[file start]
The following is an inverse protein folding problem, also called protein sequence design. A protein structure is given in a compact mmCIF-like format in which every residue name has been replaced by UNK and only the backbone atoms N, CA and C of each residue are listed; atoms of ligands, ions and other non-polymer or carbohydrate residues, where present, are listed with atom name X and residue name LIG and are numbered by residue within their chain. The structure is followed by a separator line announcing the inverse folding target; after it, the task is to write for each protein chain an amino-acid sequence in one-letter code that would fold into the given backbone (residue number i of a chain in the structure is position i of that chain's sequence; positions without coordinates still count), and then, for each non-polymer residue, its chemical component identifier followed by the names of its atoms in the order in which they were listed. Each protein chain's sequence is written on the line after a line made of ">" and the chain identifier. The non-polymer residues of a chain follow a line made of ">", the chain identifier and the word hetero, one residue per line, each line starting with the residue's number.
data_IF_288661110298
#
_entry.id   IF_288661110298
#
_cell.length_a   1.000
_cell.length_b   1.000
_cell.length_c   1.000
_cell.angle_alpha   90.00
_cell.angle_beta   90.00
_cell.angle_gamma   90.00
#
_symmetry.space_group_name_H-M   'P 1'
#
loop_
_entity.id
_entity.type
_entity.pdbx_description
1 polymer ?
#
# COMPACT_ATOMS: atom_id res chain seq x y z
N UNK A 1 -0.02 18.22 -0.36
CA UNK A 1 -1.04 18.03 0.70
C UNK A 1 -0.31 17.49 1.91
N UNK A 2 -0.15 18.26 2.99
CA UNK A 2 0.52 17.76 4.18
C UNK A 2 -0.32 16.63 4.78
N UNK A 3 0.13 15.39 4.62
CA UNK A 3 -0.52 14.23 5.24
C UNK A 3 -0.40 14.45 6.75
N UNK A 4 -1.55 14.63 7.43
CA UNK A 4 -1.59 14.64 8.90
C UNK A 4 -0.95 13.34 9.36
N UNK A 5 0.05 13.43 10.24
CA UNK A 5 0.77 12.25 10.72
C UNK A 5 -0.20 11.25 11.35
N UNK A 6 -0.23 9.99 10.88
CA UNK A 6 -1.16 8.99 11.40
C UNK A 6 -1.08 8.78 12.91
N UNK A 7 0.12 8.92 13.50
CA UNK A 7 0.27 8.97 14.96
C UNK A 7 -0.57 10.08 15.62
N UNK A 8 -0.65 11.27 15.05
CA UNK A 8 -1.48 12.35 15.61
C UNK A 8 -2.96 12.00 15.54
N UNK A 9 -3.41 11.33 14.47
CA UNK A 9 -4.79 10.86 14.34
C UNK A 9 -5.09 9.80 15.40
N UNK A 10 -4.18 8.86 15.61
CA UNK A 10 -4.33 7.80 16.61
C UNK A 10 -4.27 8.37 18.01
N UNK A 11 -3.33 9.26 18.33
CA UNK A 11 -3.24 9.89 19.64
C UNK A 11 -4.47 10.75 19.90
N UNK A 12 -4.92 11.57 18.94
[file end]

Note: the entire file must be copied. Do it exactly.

The following is an inverse protein folding problem, also called protein sequence design. A protein structure is given in a compact mmCIF-like format in which every residue name has been replaced by UNK and only the backbone atoms N, CA and C of each residue are listed; atoms of ligands, ions and other non-polymer or carbohydrate residues, where present, are listed with atom name X and residue name LIG and are numbered by residue within their chain. The structure is followed by a separator line announcing the inverse folding target; after it, the task is to write for each protein chain an amino-acid sequence in one-letter code that would fold into the given backbone (residue number i of a chain in the structure is position i of that chain's sequence; positions without coordinates still count), and then, for each non-polymer residue, its chemical component identifier followed by the names of its atoms in the order in which they were listed. Each protein chain's sequence is written on the line after a line made of ">" and the chain identifier. The non-polymer residues of a chain follow a line made of ">", the chain identifier and the word hetero, one residue per line, each line starting with the residue's number.
data_IF_288661110298
#
_entry.id   IF_288661110298
#
_cell.length_a   1.000
_cell.length_b   1.000
_cell.length_c   1.000
_cell.angle_alpha   90.00
_cell.angle_beta   90.00
_cell.angle_gamma   90.00
#
_symmetry.space_group_name_H-M   'P 1'
#
loop_
_entity.id
_entity.type
_entity.pdbx_description
1 polymer ?
#
# COMPACT_ATOMS: atom_id res chain seq x y z
N UNK A 1 -0.02 18.22 -0.36
CA UNK A 1 -1.04 18.03 0.70
C UNK A 1 -0.31 17.49 1.91
N UNK A 2 -0.15 18.26 2.99
CA UNK A 2 0.52 17.76 4.18
C UNK A 2 -0.32 16.63 4.78
N UNK A 3 0.13 15.39 4.62
CA UNK A 3 -0.52 14.23 5.24
C UNK A 3 -0.40 14.45 6.75
N UNK A 4 -1.55 14.63 7.43
CA UNK A 4 -1.59 14.64 8.90
C UNK A 4 -0.95 13.34 9.36
N UNK A 5 0.05 13.43 10.24
CA UNK A 5 0.77 12.25 10.72
C UNK A 5 -0.20 11.25 11.35
N UNK A 6 -0.23 9.99 10.88
CA UNK A 6 -1.16 8.99 11.40
C UNK A 6 -1.08 8.78 12.91
N UNK A 7 0.12 8.92 13.50
CA UNK A 7 0.27 8.97 14.96
C UNK A 7 -0.57 10.08 15.62
N UNK A 8 -0.65 11.27 15.05
CA UNK A 8 -1.48 12.35 15.61
C UNK A 8 -2.96 12.00 15.54
N UNK A 9 -3.41 11.33 14.47
CA UNK A 9 -4.79 10.86 14.34
C UNK A 9 -5.09 9.80 15.40
N UNK A 10 -4.18 8.86 15.61
CA UNK A 10 -4.33 7.80 16.61
C UNK A 10 -4.27 8.37 18.01
N UNK A 11 -3.33 9.26 18.33
CA UNK A 11 -3.24 9.89 19.64
C UNK A 11 -4.47 10.75 19.90
N UNK A 12 -4.92 11.57 18.94